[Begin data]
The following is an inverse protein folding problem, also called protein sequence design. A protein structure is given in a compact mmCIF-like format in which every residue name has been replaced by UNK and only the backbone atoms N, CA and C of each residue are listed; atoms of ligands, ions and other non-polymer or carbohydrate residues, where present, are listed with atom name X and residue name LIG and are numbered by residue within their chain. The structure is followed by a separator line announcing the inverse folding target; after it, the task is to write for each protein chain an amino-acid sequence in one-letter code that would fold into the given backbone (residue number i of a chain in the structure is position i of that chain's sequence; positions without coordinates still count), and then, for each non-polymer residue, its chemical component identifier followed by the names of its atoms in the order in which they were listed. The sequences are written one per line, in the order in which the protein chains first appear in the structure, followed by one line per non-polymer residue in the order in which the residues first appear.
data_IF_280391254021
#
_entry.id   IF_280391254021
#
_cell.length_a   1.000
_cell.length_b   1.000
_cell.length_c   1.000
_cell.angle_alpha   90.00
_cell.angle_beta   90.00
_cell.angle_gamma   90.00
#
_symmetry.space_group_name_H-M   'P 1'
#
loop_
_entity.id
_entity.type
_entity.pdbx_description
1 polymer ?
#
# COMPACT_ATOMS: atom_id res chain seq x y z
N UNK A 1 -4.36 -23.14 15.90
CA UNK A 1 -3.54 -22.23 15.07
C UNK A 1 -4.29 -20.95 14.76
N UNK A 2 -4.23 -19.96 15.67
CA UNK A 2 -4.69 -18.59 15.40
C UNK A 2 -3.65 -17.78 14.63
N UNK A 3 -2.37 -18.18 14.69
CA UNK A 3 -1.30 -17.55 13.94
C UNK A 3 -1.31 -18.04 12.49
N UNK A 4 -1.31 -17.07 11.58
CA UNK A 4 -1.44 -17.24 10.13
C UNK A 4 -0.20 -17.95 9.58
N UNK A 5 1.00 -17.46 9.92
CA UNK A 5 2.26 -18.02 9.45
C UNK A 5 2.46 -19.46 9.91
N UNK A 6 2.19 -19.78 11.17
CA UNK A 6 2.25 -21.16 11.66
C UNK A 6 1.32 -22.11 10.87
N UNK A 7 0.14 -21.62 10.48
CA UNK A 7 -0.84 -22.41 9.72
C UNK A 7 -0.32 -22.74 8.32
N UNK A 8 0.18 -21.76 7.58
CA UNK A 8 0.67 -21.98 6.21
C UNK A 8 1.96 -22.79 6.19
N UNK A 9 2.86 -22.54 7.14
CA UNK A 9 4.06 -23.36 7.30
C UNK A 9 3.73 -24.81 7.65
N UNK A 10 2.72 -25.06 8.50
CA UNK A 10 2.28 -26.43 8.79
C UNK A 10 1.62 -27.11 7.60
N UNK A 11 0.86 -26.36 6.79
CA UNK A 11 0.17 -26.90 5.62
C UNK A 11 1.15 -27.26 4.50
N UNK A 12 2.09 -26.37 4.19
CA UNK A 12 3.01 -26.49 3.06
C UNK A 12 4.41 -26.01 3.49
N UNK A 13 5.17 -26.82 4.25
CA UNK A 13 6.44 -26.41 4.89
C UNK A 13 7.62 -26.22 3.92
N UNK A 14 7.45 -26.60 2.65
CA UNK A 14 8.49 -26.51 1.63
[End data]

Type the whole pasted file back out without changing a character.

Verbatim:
The following is an inverse protein folding problem, also called protein sequence design. A protein structure is given in a compact mmCIF-like format in which every residue name has been replaced by UNK and only the backbone atoms N, CA and C of each residue are listed; atoms of ligands, ions and other non-polymer or carbohydrate residues, where present, are listed with atom name X and residue name LIG and are numbered by residue within their chain. The structure is followed by a separator line announcing the inverse folding target; after it, the task is to write for each protein chain an amino-acid sequence in one-letter code that would fold into the given backbone (residue number i of a chain in the structure is position i of that chain's sequence; positions without coordinates still count), and then, for each non-polymer residue, its chemical component identifier followed by the names of its atoms in the order in which they were listed. The sequences are written one per line, in the order in which the protein chains first appear in the structure, followed by one line per non-polymer residue in the order in which the residues first appear.
data_IF_280391254021
#
_entry.id   IF_280391254021
#
_cell.length_a   1.000
_cell.length_b   1.000
_cell.length_c   1.000
_cell.angle_alpha   90.00
_cell.angle_beta   90.00
_cell.angle_gamma   90.00
#
_symmetry.space_group_name_H-M   'P 1'
#
loop_
_entity.id
_entity.type
_entity.pdbx_description
1 polymer ?
#
# COMPACT_ATOMS: atom_id res chain seq x y z
N UNK A 1 -4.36 -23.14 15.90
CA UNK A 1 -3.54 -22.23 15.07
C UNK A 1 -4.29 -20.95 14.76
N UNK A 2 -4.23 -19.96 15.67
CA UNK A 2 -4.69 -18.59 15.40
C UNK A 2 -3.65 -17.78 14.63
N UNK A 3 -2.37 -18.18 14.69
CA UNK A 3 -1.30 -17.55 13.94
C UNK A 3 -1.31 -18.04 12.49
N UNK A 4 -1.31 -17.07 11.58
CA UNK A 4 -1.44 -17.24 10.13
C UNK A 4 -0.20 -17.95 9.58
N UNK A 5 1.00 -17.46 9.92
CA UNK A 5 2.26 -18.02 9.45
C UNK A 5 2.46 -19.46 9.91
N UNK A 6 2.19 -19.78 11.17
CA UNK A 6 2.25 -21.16 11.66
C UNK A 6 1.32 -22.11 10.87
N UNK A 7 0.14 -21.62 10.48
CA UNK A 7 -0.84 -22.41 9.72
C UNK A 7 -0.32 -22.74 8.32
N UNK A 8 0.18 -21.76 7.58
CA UNK A 8 0.67 -21.98 6.21
C UNK A 8 1.96 -22.79 6.19
N UNK A 9 2.86 -22.54 7.14
CA UNK A 9 4.06 -23.36 7.30
C UNK A 9 3.73 -24.81 7.65
N UNK A 10 2.72 -25.06 8.50
CA UNK A 10 2.28 -26.43 8.79
C UNK A 10 1.62 -27.11 7.60
N UNK A 11 0.86 -26.36 6.79
CA UNK A 11 0.17 -26.90 5.62
C UNK A 11 1.15 -27.26 4.50
N UNK A 12 2.09 -26.37 4.19
CA UNK A 12 3.01 -26.49 3.06
C UNK A 12 4.41 -26.01 3.49
N UNK A 13 5.17 -26.82 4.25
CA UNK A 13 6.44 -26.41 4.89
C UNK A 13 7.62 -26.22 3.92
N UNK A 14 7.45 -26.60 2.65
CA UNK A 14 8.49 -26.51 1.63